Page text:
Whether it's the kind of stone used in the walkways of Paris, France, or the type of playground surfacing used in Rome, Italy, NRPA has fostered a relationship with international partners to share information benefiting both sides of the ocean.
NRPA belongs to the International Federation of Park and Recreation Administration (IFPRA), which includes senior public officials in many of the world's major (and other) public park systems, and private national recreation, park and/or leisure organizations in more than 20 nations.
We have a long history of participating in the world recreation scene. NRPA and its predecessor groups laid the groundwork for the application of values and 'best practices' that arise from connections with informed citizens, and professional and technical people internationally: The National Recreation Association (NRA), a principal merging group in 1965, was instrumental in fostering the exchange of philosophy, policy and practices, most notably in the context of the social aspects of recreation. NRA designated its periodic annual conferences as international, and many delegates from around the world joined their American counterparts.
The American Institute of Park Executives (AIPE) (another principal merging group) reinforced its members' desire to learn from and share their know, ledge with their foreign counterparts through a close working relationship with the IFPRA, headquartered in Reading, England. In fact, NRPA even hosted IFPRA's 1989 triennial Congress in Greensboro, N.C., and will participate in this year's 20th Congress, set for Sept. 6-10 in Hamatsu, Japan.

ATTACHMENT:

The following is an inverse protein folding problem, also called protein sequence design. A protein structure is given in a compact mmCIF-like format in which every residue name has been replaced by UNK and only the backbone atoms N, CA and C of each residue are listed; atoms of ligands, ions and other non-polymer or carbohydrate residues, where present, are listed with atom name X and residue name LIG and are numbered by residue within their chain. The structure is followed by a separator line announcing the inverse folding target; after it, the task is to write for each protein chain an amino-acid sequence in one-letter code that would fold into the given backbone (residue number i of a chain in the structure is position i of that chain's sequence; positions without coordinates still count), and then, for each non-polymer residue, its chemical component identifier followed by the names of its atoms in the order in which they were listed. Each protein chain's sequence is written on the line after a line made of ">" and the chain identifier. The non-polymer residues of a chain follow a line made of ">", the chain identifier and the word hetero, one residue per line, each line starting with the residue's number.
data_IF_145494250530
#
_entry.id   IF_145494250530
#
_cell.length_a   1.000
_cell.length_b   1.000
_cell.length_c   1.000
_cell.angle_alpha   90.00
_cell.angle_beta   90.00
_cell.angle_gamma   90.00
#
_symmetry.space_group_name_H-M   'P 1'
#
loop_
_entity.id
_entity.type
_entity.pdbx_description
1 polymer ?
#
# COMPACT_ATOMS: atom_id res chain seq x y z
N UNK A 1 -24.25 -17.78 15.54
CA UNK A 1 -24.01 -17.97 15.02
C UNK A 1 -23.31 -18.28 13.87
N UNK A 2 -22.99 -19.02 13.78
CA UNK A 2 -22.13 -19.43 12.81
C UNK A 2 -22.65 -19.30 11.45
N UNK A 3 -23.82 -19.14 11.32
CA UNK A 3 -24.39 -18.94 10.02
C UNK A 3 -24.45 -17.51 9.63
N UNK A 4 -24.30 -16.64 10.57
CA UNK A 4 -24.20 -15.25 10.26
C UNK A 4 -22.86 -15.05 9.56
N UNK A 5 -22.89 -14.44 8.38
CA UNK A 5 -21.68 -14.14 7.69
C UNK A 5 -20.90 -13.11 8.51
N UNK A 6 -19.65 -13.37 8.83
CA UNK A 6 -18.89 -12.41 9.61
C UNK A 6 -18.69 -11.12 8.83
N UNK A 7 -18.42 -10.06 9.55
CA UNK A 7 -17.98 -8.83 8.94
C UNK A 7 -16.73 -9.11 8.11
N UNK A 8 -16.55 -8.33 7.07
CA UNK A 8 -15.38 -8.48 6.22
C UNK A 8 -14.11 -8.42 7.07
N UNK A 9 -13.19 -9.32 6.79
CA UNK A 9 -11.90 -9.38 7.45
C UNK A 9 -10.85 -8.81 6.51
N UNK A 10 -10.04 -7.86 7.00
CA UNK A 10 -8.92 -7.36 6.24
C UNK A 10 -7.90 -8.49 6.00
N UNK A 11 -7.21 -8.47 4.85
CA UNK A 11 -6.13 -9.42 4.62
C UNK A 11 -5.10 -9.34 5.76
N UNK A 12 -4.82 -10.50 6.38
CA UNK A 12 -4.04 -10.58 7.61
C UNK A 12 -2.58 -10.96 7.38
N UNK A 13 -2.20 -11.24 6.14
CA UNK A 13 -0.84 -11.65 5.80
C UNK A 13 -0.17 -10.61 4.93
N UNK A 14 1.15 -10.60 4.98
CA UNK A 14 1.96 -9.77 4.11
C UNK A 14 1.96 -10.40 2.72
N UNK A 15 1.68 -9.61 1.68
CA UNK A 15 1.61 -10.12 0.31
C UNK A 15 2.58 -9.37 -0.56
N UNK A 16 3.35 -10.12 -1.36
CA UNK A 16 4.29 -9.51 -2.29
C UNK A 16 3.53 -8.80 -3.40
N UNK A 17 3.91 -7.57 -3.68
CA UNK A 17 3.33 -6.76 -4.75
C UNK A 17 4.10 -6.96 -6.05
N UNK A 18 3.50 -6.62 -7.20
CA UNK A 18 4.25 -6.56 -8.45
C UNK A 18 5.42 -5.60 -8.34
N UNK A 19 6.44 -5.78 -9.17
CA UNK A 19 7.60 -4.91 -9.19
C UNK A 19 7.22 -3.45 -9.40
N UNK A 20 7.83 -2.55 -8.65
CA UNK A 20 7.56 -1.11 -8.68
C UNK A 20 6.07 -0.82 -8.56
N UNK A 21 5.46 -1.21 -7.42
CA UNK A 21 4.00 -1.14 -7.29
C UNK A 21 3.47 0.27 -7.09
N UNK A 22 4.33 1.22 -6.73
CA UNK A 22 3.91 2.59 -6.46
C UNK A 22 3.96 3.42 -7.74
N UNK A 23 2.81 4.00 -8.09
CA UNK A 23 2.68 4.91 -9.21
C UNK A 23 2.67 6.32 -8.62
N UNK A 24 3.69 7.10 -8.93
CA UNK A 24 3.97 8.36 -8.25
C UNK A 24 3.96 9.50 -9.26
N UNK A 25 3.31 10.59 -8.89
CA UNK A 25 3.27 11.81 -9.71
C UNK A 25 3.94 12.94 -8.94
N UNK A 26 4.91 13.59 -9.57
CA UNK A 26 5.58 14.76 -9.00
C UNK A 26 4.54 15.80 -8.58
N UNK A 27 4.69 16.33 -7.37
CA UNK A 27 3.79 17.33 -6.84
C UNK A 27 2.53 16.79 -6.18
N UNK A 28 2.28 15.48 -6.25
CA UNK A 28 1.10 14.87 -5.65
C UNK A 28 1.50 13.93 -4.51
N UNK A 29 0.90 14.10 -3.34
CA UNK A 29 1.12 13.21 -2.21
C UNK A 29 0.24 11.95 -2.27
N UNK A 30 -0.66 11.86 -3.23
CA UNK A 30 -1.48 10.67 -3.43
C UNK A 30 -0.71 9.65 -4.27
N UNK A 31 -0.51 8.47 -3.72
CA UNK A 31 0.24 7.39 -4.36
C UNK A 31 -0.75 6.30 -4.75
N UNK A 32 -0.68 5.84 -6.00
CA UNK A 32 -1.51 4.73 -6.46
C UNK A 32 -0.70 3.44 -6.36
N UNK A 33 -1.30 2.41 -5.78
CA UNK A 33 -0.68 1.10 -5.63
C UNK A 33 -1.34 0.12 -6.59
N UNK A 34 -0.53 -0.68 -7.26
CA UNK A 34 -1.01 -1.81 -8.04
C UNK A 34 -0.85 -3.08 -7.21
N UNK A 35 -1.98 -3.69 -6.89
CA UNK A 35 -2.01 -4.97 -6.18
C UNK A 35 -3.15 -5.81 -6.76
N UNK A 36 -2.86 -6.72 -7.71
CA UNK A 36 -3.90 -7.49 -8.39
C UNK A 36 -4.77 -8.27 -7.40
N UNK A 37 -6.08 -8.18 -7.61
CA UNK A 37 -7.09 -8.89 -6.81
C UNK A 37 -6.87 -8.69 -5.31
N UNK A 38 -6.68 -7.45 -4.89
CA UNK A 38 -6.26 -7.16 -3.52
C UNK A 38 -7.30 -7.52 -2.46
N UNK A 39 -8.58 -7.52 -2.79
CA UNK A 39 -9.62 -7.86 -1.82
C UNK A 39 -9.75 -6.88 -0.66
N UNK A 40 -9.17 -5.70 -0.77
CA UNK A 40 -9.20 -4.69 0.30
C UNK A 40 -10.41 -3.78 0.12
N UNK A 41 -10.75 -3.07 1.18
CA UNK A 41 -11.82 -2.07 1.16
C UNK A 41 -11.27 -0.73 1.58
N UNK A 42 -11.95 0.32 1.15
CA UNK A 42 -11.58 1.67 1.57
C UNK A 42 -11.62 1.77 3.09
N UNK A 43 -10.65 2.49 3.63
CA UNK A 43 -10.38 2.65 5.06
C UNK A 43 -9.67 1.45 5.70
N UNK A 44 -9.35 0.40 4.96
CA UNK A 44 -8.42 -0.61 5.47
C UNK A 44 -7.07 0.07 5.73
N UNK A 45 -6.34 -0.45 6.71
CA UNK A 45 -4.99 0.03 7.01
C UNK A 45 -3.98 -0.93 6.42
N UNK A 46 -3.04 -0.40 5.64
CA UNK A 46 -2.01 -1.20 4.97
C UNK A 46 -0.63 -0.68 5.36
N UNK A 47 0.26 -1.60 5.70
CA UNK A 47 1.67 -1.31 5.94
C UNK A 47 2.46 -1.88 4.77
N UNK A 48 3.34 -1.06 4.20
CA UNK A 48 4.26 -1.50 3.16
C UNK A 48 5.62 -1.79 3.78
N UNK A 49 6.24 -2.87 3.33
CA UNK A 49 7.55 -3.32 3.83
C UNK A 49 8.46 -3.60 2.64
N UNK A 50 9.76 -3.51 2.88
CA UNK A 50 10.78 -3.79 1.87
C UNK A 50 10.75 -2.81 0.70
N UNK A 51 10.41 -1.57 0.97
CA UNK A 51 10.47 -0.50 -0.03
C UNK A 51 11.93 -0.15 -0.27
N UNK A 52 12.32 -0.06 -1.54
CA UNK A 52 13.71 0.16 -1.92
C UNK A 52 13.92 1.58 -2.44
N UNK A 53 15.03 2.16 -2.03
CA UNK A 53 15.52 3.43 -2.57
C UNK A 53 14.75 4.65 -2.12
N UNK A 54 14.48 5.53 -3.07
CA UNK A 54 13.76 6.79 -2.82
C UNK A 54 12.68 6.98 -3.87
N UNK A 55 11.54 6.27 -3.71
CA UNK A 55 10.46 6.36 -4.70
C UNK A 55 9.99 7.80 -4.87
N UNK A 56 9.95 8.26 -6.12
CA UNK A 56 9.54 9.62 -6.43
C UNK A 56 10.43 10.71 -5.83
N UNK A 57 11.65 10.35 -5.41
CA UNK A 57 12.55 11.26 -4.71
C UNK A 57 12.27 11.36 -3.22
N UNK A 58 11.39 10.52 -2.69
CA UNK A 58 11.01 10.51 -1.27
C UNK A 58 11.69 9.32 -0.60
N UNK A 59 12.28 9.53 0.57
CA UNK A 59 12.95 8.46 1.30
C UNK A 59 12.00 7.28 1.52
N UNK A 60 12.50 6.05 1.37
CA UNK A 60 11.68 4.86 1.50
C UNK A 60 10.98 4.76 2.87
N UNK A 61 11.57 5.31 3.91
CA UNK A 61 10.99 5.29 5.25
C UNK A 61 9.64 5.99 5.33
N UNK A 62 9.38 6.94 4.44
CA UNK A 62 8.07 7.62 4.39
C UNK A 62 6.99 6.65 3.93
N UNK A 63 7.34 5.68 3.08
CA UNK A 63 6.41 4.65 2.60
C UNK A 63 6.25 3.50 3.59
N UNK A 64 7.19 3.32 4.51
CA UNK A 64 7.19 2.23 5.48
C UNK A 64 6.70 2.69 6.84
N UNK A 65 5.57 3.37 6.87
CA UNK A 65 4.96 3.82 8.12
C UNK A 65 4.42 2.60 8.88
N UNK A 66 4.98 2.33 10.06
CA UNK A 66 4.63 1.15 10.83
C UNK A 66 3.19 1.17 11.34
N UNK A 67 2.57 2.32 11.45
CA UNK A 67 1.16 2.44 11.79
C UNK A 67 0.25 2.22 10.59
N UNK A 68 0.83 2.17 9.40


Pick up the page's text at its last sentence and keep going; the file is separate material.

Not only was the 1989 Congress special because it was held on United States soil, but it resulted in a recommendation of Ralph Bogust, New Zealand's representative to the IFPRA commission.
"We should consider a more aggressive, systematic approach to international exchange for recreation and park professionals," he urged. The commission agreed, accepting NRPA's insistence that citizen policy makers and civic leaders also be encouraged to participate.
NRPA and the New Zealand association's staff developed the format and content of what became international protocols to guide exchange. They are based on principles typical of public and private exchange programs in other areas: reciprocity, seriousness of purpose and intent of participants, and appropriate and continuous follow up. NRPA now has six such protocols, largely but not fully representative of the world regions. Our agreements include the Canadian Park and Recreation Association (CPRA), Colombia's Institute for Leisure and Recreation, National Recreation Association of Japan, Institute for Leisure and Amenity Management (Great Britain), and New Zealand and Australian national associations. …